Displaying 30+ Stories

Re-write the Anatomy Books: Scientists Discovered a New Organ and It's the Biggest One Yet


Move over, epidermis, there's a new organ in town that's going straight to the top spot as the largest in the human body, replacing the skin. 

It's called the interstitium and it's been hiding in plain sight below the skin and surrounding other organs. Scientists knew of its existence before.  However now, thanks to advanced microscopy techniques used in a recent study, they realize the series of fluid-filled compartments are connected in a way that essentially forms them into a single organ, and a very large one at that. 

The study was published Tuesday in the journal Scientific Reports.  Dr. Neil Theise, a  pathologist at Beth Israel Medical Center in New York and one of the study's authors, said the interstitium comprises 20-percent of the body, or between two and three gallons.  The skin makes up about 16-percent.  


Although the findings are considered a scientific breakthrough, medical textbooks aren't being re-written quite yet.  However, further study of the interstitium could change how future doctors view the way the human body functions.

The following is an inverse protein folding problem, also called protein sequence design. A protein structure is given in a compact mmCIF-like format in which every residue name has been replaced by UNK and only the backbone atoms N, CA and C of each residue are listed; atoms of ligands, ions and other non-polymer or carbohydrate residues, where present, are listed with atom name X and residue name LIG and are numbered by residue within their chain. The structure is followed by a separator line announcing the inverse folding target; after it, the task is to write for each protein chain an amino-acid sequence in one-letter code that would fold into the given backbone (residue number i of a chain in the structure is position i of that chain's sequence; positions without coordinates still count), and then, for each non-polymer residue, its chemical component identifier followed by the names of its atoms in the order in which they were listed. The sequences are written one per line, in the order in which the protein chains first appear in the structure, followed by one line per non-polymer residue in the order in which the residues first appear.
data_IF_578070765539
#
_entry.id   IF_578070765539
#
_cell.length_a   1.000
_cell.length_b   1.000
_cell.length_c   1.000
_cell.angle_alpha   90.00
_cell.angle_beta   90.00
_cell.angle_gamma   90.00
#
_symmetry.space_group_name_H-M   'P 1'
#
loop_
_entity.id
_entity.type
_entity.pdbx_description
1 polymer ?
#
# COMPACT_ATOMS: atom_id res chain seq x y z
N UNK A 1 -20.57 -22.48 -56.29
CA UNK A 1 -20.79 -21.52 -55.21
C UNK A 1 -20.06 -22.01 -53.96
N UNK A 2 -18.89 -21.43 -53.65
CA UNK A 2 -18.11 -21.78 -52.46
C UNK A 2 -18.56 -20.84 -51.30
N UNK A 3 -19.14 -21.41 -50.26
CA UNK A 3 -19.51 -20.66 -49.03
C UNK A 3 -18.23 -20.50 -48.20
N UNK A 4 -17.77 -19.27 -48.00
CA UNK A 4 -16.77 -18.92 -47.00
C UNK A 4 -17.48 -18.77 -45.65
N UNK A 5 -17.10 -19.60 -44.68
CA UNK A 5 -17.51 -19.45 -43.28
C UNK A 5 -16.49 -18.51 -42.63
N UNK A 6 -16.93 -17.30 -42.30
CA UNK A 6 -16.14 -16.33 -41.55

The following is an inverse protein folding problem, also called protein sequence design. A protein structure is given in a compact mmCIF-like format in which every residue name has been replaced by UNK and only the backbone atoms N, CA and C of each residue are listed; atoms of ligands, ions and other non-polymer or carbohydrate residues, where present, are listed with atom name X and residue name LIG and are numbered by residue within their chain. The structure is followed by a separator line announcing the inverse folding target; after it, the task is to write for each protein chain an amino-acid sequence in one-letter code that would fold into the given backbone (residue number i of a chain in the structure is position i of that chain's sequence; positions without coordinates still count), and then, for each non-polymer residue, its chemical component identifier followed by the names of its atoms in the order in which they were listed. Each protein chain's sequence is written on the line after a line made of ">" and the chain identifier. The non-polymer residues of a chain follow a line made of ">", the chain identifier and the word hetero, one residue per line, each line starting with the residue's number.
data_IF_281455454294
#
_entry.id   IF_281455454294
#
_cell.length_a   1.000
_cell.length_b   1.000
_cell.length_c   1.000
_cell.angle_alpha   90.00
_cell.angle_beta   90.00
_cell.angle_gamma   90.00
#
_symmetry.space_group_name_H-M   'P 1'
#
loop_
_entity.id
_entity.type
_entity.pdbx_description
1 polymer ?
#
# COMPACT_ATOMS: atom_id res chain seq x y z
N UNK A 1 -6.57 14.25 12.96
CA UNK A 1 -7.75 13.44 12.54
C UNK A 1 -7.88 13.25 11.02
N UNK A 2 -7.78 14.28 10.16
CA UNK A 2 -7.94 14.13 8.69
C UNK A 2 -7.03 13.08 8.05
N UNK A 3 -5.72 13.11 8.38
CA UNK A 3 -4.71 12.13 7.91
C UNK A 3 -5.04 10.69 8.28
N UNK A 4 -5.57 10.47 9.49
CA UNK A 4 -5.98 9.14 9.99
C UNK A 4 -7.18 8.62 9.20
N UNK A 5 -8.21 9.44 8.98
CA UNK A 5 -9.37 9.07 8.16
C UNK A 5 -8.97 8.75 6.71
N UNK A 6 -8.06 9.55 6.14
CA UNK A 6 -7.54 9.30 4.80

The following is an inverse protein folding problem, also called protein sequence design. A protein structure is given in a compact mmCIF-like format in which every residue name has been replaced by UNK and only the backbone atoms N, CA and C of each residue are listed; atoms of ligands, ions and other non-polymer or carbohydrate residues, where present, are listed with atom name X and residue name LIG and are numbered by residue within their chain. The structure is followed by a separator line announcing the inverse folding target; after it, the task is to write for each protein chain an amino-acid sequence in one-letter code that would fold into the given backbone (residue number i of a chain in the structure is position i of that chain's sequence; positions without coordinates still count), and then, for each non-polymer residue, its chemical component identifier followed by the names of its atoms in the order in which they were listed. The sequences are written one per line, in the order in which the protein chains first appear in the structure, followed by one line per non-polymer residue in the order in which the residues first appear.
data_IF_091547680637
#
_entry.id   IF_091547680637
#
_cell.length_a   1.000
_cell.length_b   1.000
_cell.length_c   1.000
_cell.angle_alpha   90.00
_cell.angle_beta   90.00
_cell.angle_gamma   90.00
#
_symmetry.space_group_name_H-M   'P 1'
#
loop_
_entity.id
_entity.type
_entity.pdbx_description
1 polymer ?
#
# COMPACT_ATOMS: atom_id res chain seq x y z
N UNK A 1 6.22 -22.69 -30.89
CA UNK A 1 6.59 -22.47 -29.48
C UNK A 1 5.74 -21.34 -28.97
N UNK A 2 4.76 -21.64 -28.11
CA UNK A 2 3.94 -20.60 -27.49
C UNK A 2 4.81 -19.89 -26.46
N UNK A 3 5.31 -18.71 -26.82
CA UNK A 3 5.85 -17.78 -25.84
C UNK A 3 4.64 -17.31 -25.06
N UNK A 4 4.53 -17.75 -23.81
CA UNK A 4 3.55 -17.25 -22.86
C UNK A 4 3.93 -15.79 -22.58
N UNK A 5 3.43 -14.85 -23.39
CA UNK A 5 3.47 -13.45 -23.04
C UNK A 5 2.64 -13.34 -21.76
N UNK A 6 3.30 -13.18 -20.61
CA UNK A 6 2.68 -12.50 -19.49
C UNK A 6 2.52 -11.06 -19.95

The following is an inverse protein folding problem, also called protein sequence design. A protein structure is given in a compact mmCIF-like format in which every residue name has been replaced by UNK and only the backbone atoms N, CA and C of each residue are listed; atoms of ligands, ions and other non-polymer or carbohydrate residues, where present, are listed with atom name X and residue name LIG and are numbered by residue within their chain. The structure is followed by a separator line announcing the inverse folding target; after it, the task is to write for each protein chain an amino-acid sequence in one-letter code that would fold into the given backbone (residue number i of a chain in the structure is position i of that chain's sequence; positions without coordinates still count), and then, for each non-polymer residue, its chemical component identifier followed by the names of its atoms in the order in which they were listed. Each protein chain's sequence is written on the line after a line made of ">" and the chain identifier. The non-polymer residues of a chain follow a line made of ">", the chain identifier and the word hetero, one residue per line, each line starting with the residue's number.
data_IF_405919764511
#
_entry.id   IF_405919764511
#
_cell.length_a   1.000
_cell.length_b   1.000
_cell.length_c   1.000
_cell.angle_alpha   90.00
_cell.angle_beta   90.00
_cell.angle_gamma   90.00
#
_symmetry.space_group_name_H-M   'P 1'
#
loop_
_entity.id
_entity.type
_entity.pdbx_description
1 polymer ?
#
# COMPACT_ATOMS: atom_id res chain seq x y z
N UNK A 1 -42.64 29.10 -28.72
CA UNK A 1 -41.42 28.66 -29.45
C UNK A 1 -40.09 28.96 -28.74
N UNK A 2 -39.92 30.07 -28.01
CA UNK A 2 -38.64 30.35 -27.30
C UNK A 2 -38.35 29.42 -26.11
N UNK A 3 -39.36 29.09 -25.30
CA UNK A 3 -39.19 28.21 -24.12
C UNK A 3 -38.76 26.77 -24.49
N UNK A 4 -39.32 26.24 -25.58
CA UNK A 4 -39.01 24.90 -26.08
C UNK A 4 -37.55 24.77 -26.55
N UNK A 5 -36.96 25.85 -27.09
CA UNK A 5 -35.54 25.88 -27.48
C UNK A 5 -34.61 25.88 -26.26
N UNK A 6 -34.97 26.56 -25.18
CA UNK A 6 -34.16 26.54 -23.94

Alexander Skidmore, a first-year student at Washington University School of Medicine in St. Louis , recently studied the interstitium as part of an anatomy course required to become a physician.

He told CBN News, "The interstitium was never specifically identified as an organ, but I can see how classifying it as one could be helpful." 

He added, "Viewing the interstitium as one entity in itself, as a network, might allow for easier identification and study of specific diseases," such as cancer.  

Did you know?

God is everywhere—even in the news. That’s why we view every news story through the lens of faith. We are committed to delivering quality independent Christian journalism you can trust. But it takes a lot of hard work, time, and money to do what we do. Help us continue to be a voice for truth in the media by supporting CBN News for as little as $1.